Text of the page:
Library News: Libraries enter search for next executive director
The Garfield County Libraries will soon be recruiting a new leader. Current Executive Director Jesse Henning has recently accepted the executive director position at the Barrington Area Library in Illinois, bringing him closer to his family in the Midwest.
“I’m very grateful for the opportunity I’ve had to work with the dedicated librarians and staff of the Garfield County Libraries. I will miss this place and appreciate the support I’ve received in pursuing this new opportunity for my family,” Henning said.
Henning moved from Ohio in August 2016 to join the Garfield County Libraries. Soon after, the libraries learned of a 30 percent decrease to their operating revenues for the 2017 fiscal year. Henning became executive director that October and immediately got to work on transitioning the libraries to the new budget reality. During the initial transition, Henning could often be found working at the front desk of libraries throughout the district and even led Storytime in Parachute for a few months.
“We appreciate Jesse’s leadership in getting us through a difficult time in the Library District’s history,” said the Garfield County Libraries’ board President Todd Anderson. “His enthusiasm for libraries will be greatly missed.”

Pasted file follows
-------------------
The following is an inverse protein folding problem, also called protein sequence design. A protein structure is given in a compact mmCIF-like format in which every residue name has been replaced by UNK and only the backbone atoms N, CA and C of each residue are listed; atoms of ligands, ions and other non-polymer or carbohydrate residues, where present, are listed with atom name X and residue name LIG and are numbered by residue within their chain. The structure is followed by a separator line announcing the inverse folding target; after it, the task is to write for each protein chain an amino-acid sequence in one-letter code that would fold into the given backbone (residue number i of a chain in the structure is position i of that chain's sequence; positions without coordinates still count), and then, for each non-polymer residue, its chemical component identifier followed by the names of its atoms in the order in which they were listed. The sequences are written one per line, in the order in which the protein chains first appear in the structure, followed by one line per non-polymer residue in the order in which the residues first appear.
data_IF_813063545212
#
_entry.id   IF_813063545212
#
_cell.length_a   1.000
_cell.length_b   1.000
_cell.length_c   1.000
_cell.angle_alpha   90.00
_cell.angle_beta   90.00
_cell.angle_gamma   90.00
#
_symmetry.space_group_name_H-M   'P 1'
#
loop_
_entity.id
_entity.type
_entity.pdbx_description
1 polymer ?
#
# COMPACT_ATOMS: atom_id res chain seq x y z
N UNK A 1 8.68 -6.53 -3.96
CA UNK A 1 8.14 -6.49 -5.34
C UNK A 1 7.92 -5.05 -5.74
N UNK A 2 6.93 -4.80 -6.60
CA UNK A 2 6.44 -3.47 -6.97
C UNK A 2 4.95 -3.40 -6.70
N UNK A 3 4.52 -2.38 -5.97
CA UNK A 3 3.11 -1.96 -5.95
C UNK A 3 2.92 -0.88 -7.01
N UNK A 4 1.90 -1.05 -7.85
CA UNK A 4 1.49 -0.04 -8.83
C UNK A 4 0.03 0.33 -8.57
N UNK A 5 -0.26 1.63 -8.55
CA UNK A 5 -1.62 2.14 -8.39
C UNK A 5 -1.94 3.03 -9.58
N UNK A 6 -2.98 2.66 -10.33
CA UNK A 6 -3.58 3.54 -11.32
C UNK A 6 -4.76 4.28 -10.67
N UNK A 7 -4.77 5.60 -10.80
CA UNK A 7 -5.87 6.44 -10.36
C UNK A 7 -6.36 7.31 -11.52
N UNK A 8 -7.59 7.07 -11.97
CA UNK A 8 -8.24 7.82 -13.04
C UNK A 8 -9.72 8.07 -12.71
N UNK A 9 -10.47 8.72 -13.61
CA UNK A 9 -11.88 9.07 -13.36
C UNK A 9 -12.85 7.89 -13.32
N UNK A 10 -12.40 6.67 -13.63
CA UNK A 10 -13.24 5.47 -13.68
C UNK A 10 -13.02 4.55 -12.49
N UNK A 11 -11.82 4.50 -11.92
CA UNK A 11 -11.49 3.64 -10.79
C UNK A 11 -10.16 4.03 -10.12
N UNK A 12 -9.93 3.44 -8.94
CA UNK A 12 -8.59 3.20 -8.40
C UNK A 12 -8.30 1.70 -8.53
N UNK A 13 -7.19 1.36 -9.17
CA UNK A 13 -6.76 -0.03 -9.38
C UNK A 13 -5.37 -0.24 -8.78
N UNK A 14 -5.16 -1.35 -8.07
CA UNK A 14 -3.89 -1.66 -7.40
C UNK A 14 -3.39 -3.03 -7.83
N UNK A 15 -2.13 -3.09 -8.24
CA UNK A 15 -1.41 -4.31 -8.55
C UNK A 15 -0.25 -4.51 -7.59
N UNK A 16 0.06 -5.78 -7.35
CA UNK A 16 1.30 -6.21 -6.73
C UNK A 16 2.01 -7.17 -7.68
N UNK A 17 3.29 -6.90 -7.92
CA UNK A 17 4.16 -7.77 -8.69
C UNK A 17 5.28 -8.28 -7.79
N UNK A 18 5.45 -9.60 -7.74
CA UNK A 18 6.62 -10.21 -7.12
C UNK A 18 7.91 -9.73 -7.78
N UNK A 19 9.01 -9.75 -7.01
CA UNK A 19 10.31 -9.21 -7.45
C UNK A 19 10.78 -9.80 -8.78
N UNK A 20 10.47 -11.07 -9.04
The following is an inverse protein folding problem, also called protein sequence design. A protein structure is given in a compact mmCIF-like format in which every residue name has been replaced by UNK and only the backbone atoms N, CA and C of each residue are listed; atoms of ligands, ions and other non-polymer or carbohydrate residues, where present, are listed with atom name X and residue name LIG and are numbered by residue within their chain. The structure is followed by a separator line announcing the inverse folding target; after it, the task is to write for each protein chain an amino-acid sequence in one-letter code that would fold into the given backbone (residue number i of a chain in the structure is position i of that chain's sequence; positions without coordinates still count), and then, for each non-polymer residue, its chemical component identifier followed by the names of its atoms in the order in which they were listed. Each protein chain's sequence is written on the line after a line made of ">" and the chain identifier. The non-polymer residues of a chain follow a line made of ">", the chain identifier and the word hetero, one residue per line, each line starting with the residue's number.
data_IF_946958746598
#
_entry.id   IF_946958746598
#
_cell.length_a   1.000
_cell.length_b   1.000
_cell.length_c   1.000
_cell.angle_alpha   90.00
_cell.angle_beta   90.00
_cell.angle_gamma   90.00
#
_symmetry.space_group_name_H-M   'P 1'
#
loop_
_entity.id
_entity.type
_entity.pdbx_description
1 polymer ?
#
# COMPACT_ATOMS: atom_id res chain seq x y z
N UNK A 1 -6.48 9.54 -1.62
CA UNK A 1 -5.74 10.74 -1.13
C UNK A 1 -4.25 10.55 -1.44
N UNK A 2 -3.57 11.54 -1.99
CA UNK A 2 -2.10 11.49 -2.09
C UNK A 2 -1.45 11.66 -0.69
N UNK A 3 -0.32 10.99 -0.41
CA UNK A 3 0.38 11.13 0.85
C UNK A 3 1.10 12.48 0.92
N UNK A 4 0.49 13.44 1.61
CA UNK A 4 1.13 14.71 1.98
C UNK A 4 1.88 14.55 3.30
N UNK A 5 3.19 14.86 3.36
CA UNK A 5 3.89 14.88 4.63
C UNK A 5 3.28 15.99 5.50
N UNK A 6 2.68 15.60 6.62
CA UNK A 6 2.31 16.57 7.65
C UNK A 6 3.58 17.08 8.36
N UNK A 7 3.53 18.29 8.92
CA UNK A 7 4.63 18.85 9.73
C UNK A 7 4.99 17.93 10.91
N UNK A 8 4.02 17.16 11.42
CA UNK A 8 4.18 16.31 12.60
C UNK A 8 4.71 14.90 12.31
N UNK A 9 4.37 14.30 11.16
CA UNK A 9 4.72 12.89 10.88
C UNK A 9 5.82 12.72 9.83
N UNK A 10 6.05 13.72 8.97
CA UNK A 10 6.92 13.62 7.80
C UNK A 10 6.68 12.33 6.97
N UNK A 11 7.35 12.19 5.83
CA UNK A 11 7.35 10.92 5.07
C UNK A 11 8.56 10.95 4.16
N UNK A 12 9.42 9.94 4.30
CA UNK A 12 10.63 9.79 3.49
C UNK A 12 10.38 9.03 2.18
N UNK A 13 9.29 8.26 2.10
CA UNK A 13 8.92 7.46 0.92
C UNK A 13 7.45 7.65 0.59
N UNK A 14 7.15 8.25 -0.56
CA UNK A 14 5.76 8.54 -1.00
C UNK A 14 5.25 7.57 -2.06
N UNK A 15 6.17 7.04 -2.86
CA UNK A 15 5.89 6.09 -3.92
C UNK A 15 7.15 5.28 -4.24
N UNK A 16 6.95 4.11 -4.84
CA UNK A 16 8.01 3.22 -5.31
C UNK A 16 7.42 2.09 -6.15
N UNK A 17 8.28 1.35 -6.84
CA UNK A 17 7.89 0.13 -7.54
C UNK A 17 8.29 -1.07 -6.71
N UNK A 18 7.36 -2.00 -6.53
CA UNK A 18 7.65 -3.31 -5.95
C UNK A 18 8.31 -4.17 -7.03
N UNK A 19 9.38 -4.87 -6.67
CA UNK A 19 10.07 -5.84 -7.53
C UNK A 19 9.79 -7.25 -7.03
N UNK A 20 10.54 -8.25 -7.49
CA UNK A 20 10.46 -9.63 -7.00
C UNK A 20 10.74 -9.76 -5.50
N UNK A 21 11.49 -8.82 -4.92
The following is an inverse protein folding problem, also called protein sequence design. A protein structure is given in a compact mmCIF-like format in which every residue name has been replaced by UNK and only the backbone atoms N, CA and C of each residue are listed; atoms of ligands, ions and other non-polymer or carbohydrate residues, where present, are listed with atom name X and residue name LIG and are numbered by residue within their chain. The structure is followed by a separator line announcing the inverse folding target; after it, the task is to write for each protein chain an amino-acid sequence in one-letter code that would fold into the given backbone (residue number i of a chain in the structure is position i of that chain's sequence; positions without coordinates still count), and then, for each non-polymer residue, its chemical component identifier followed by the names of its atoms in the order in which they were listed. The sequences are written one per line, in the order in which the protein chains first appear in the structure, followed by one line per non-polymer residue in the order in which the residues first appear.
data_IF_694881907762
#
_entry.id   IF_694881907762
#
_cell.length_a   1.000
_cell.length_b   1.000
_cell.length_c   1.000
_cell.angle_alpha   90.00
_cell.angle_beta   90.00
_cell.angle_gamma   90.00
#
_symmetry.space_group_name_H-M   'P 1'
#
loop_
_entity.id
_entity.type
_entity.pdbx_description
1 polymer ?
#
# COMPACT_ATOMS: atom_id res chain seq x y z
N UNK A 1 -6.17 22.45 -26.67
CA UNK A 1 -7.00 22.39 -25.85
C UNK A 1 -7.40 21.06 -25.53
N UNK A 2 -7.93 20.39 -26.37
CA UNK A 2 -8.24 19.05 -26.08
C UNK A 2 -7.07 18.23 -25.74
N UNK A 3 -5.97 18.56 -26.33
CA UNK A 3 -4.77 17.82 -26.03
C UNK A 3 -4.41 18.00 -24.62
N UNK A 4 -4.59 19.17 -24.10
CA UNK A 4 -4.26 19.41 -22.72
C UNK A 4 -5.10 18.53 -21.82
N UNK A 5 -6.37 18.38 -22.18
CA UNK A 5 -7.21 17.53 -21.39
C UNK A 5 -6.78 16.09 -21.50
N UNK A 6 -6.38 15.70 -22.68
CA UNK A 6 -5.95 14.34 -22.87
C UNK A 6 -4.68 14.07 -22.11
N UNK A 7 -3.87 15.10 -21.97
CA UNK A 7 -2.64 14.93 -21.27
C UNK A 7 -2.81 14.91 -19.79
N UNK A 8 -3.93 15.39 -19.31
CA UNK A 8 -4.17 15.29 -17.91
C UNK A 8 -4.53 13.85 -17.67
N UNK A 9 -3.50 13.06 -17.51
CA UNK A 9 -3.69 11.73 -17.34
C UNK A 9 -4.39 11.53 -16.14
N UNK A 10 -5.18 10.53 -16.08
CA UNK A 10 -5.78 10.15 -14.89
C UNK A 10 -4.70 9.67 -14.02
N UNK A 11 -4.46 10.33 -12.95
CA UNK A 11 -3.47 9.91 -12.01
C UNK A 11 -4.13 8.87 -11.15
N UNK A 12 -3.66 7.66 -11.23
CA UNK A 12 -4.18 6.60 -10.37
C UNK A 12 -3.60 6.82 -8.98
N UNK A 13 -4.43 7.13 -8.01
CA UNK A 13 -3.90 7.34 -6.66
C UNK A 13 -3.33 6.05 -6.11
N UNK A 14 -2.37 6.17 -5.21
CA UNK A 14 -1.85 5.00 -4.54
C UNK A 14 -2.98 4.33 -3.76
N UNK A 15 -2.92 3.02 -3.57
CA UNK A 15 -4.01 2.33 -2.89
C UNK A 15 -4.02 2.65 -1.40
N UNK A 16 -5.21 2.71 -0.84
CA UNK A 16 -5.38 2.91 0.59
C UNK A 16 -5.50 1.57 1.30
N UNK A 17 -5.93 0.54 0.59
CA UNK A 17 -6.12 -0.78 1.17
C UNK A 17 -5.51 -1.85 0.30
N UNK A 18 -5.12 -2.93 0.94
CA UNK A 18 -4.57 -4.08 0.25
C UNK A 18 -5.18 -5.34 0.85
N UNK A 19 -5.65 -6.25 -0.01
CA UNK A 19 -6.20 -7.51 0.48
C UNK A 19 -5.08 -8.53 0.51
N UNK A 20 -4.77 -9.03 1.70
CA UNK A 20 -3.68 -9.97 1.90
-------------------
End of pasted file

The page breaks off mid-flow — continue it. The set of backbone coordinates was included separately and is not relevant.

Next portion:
The library board of trustees met last Thursday to finalize a plan for the transition. As a result of the meeting, the board is now in active negotiations with an internal candidate for the interim director position. The board also sent out a request for proposals with the intent of retaining a search firm to recruit a new executive director. The board is looking to leverage a search firm’s resources to find the right qualified candidate quickly.
The library board believes the talented staff, modern facilities, engaged community members, and outdoor amenities of the county make for a desirable library director position. The libraries have a rich history in this area, and are celebrating their 80th anniversary this year. In addition to the long-standing tradition of book lending, the libraries have modern facilities that meet the needs within their communities — including greeting over 425,000 visitors last year and hosting over 4,000 local civic groups, nonprofits, and businesses in the meeting rooms across the district. Additionally, library staff are putting the finishing touches on a new strategic plan that takes advantage of thoughtful input from the public and community leaders.
“Our Garfield County Libraries have a lot of key pieces already in place,” said Anderson. “We’ll be looking for an enthusiastic candidate who can build on our foundation and confidently lead us into the future.”
Emily Hisel is brand manager for the Garfield Public Libraries.
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